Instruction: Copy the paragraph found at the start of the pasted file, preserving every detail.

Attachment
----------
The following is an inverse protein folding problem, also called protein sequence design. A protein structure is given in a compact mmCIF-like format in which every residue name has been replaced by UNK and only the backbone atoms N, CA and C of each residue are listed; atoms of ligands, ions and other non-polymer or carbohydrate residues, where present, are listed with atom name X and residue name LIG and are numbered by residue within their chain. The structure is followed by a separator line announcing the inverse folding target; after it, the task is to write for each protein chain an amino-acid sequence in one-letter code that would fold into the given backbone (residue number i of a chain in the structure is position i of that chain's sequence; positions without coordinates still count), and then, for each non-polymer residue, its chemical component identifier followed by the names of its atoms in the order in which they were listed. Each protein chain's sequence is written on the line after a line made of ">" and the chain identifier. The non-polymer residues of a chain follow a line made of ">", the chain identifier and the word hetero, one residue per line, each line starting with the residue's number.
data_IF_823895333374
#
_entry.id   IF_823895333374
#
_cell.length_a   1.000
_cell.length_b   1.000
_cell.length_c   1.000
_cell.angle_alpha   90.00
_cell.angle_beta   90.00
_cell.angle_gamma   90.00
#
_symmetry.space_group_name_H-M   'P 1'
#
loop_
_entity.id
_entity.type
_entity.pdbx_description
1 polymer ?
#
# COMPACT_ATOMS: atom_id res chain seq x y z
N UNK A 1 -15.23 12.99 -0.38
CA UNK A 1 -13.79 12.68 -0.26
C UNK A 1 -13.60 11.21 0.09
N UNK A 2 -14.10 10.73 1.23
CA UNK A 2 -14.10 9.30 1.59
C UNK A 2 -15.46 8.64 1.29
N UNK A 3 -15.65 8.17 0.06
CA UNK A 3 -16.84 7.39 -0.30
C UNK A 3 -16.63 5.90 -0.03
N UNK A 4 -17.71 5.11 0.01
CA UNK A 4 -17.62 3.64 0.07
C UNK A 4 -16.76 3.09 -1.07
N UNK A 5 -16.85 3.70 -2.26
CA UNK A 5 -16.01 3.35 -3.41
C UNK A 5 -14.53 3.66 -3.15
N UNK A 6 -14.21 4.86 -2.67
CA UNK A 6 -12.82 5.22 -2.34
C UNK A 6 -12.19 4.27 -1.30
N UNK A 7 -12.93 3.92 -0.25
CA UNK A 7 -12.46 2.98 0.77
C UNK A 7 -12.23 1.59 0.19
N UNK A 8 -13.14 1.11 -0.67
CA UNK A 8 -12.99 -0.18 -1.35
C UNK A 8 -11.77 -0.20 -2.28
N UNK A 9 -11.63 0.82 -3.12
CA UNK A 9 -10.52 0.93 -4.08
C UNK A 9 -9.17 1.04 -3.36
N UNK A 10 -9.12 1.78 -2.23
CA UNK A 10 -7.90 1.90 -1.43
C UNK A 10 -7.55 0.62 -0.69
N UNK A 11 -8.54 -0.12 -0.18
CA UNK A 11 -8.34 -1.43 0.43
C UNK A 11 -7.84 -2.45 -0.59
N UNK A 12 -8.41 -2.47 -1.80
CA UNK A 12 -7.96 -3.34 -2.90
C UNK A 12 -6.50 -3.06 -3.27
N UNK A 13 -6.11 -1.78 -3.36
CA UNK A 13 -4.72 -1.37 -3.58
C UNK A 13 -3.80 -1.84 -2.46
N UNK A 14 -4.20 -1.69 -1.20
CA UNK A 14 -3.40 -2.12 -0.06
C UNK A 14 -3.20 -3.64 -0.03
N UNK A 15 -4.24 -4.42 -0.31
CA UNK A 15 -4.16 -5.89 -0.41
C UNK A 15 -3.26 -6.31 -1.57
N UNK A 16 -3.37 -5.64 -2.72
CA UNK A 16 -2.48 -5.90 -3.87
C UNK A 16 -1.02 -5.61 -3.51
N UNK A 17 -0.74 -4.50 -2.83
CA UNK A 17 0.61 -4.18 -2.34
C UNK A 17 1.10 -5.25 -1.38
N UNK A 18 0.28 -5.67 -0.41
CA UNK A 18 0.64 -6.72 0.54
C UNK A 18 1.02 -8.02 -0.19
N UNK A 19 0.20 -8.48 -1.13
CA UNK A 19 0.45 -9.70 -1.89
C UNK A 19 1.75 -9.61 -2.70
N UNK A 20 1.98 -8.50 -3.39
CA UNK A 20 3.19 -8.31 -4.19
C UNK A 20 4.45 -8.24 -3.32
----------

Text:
The following is an inverse protein folding problem, also called protein sequence design. A protein structure is given in a compact mmCIF-like format in which every residue name has been replaced by UNK and only the backbone atoms N, CA and C of each residue are listed; atoms of ligands, ions and other non-polymer or carbohydrate residues, where present, are listed with atom name X and residue name LIG and are numbered by residue within their chain. The structure is followed by a separator line announcing the inverse folding target; after it, the task is to write for each protein chain an amino-acid sequence in one-letter code that would fold into the given backbone (residue number i of a chain in the structure is position i of that chain's sequence; positions without coordinates still count), and then, for each non-polymer residue, its chemical component identifier followed by the names of its atoms in the order in which they were listed. Each protein chain's sequence is written on the line after a line made of ">" and the chain identifier. The non-polymer residues of a chain follow a line made of ">", the chain identifier and the word hetero, one residue per line, each line starting with the residue's number.